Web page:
Which brings us to the title of this piece, “The Noah Principle.” It has been attributable to many business leaders over the years, including legendary investor, Warren Buffett. But I remember first hearing of its application when reading about IBM Corporation. Louis Gerstner, who earlier in his career had been a high-ranking executive at American Express before taking the Chairman and CEO reins of RJR Nabisco, was recruited to IBM in an effort to lead a massive turnaround of its declining fortunes in the early 1990s. As the story goes, while listening to a seemingly never-ending litany of IBM’s problems from staff across the company, he is said to have finally and simply stated “Enough. No more prizes for predicting rain. Time to start building arks.”

There are emerging headwinds, as mentioned earlier, that give us pause. Weaker global growth, uncertainty surrounding Brexit, a sharp increase in market volatility in late 2018, unknowns in terms of the potential implications of trade tariffs and shifts in the Fed’s balance sheet, an annual budget deficit approaching $1 trillion which would feed an already $20+ trillion level of federal debt, and a continuing sense of political dysfunction on both sides of the aisle leading up to the 2020 election, to name a few. Obviously, all legitimately give cause to growing skepticism. However, one cannot lose sight of historically low unemployment levels and solid job creation, inflationary pressures that appear to be under the Fed’s 2% target, and continued strong economic growth that in most corners is expected to continue well into 2020. And with the Senate still in Republican control, there appears to be no imminent threat of policy changes that could alter the existing broad support for further economic expansion and market gains. Couple this with the recent significant, and meaningful, shift in tone from the Fed regarding future interest rate moves, which confirmed that near-term monetary policy will not simply be placed on auto-pilot as critical economic data is absorbed and digested.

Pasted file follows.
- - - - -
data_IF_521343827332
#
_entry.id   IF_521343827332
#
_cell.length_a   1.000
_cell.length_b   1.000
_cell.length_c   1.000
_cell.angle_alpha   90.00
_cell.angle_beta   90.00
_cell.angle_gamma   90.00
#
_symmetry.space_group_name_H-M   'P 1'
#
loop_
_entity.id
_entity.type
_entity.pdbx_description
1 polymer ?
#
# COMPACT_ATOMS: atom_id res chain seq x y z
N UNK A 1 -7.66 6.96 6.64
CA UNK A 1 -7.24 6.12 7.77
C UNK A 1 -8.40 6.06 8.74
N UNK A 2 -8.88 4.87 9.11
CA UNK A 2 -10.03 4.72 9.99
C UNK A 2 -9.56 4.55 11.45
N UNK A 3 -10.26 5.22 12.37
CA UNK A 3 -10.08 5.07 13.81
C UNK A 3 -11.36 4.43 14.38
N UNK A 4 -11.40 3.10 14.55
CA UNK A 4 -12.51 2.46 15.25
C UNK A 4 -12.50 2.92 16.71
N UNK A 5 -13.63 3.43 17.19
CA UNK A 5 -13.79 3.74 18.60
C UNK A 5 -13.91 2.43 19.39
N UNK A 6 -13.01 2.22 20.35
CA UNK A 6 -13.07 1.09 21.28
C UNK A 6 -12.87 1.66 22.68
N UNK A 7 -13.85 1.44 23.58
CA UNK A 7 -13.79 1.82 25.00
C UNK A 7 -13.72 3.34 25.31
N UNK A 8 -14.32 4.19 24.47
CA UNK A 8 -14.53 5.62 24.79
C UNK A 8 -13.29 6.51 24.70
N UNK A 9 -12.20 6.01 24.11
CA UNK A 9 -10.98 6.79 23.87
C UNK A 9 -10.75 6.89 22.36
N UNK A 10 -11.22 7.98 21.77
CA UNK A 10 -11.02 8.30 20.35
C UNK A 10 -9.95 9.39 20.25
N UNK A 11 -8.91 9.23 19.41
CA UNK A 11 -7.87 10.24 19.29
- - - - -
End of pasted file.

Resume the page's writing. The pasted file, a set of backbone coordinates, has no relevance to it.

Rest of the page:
We are all compensated for taking risk. Ideally, that pursuit is conducted in a prudent and pragmatic manner, because we have all witnessed the devastating effects when an organization gets out a little too far over its skis on the credit and operational spectrum. Economic cycles have not been repealed. A slowdown, at some point, is inevitable, although it does not appear to be imminent. Remember, expansions don’t die of old age. Reinforce sound risk management practices across the organization. No more prizes for predicting rain – make sure capital levels remain robust, reserves are strong, underwriting standards are not being compromised, business practices are solid — they are all effectively “arks.” Continue to build them.

In closing, attached please find our monthly summary of Michigan’s financial institutions. As you and your Board take your organization forward, please do not hesitate to reach out to me and/or my colleagues at ProBank Austin if we can be of any assistance in helping you assess the competitive landscape. My best wishes for continued success as you move through 2019.